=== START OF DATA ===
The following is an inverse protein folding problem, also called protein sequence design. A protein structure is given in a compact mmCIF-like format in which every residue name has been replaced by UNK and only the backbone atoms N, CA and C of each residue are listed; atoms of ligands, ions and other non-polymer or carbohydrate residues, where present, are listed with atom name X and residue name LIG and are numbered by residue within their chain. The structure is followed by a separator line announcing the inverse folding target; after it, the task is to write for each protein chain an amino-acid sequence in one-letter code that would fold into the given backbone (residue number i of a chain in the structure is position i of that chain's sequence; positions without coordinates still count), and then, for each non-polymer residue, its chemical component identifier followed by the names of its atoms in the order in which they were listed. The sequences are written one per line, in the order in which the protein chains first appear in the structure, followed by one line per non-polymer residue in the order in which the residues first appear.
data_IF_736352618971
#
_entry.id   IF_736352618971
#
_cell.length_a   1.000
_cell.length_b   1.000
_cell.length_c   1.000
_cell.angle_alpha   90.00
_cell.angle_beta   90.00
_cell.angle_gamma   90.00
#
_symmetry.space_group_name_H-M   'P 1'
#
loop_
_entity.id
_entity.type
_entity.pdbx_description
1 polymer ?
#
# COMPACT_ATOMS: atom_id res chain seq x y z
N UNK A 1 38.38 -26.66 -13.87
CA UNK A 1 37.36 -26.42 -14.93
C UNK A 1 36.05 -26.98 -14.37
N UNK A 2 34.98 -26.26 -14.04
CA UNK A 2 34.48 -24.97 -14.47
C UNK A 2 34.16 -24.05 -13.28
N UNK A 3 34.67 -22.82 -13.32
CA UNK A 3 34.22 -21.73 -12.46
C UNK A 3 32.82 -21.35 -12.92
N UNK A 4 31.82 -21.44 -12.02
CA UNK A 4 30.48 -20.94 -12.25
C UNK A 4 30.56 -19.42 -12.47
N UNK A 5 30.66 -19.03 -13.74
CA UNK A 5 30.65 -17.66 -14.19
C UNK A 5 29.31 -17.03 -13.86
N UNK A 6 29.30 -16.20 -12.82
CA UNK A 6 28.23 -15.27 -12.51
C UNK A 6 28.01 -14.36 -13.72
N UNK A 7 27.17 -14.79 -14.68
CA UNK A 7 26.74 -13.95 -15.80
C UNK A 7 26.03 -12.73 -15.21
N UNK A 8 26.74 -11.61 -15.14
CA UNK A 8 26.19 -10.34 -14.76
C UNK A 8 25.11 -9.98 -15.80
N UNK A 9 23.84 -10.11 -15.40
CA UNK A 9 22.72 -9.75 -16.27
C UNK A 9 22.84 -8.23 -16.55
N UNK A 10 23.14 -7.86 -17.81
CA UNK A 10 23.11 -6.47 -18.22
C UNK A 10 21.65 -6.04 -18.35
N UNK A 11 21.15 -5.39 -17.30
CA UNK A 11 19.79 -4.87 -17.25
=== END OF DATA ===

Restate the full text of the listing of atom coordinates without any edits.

The following is an inverse protein folding problem, also called protein sequence design. A protein structure is given in a compact mmCIF-like format in which every residue name has been replaced by UNK and only the backbone atoms N, CA and C of each residue are listed; atoms of ligands, ions and other non-polymer or carbohydrate residues, where present, are listed with atom name X and residue name LIG and are numbered by residue within their chain. The structure is followed by a separator line announcing the inverse folding target; after it, the task is to write for each protein chain an amino-acid sequence in one-letter code that would fold into the given backbone (residue number i of a chain in the structure is position i of that chain's sequence; positions without coordinates still count), and then, for each non-polymer residue, its chemical component identifier followed by the names of its atoms in the order in which they were listed. The sequences are written one per line, in the order in which the protein chains first appear in the structure, followed by one line per non-polymer residue in the order in which the residues first appear.
data_IF_736352618971
#
_entry.id   IF_736352618971
#
_cell.length_a   1.000
_cell.length_b   1.000
_cell.length_c   1.000
_cell.angle_alpha   90.00
_cell.angle_beta   90.00
_cell.angle_gamma   90.00
#
_symmetry.space_group_name_H-M   'P 1'
#
loop_
_entity.id
_entity.type
_entity.pdbx_description
1 polymer ?
#
# COMPACT_ATOMS: atom_id res chain seq x y z
N UNK A 1 38.38 -26.66 -13.87
CA UNK A 1 37.36 -26.42 -14.93
C UNK A 1 36.05 -26.98 -14.37
N UNK A 2 34.98 -26.26 -14.04
CA UNK A 2 34.48 -24.97 -14.47
C UNK A 2 34.16 -24.05 -13.28
N UNK A 3 34.67 -22.82 -13.32
CA UNK A 3 34.22 -21.73 -12.46
C UNK A 3 32.82 -21.35 -12.92
N UNK A 4 31.82 -21.44 -12.02
CA UNK A 4 30.48 -20.94 -12.25
C UNK A 4 30.56 -19.42 -12.47
N UNK A 5 30.66 -19.03 -13.74
CA UNK A 5 30.65 -17.66 -14.19
C UNK A 5 29.31 -17.03 -13.86
N UNK A 6 29.30 -16.20 -12.82
CA UNK A 6 28.23 -15.27 -12.51
C UNK A 6 28.01 -14.36 -13.72
N UNK A 7 27.17 -14.79 -14.68
CA UNK A 7 26.74 -13.95 -15.80
C UNK A 7 26.03 -12.73 -15.21
N UNK A 8 26.74 -11.61 -15.14
CA UNK A 8 26.19 -10.34 -14.76
C UNK A 8 25.11 -9.98 -15.80
N UNK A 9 23.84 -10.11 -15.40
CA UNK A 9 22.72 -9.75 -16.27
C UNK A 9 22.84 -8.23 -16.55
N UNK A 10 23.14 -7.86 -17.81
CA UNK A 10 23.11 -6.47 -18.22
C UNK A 10 21.65 -6.04 -18.35
N UNK A 11 21.15 -5.39 -17.30
CA UNK A 11 19.79 -4.87 -17.25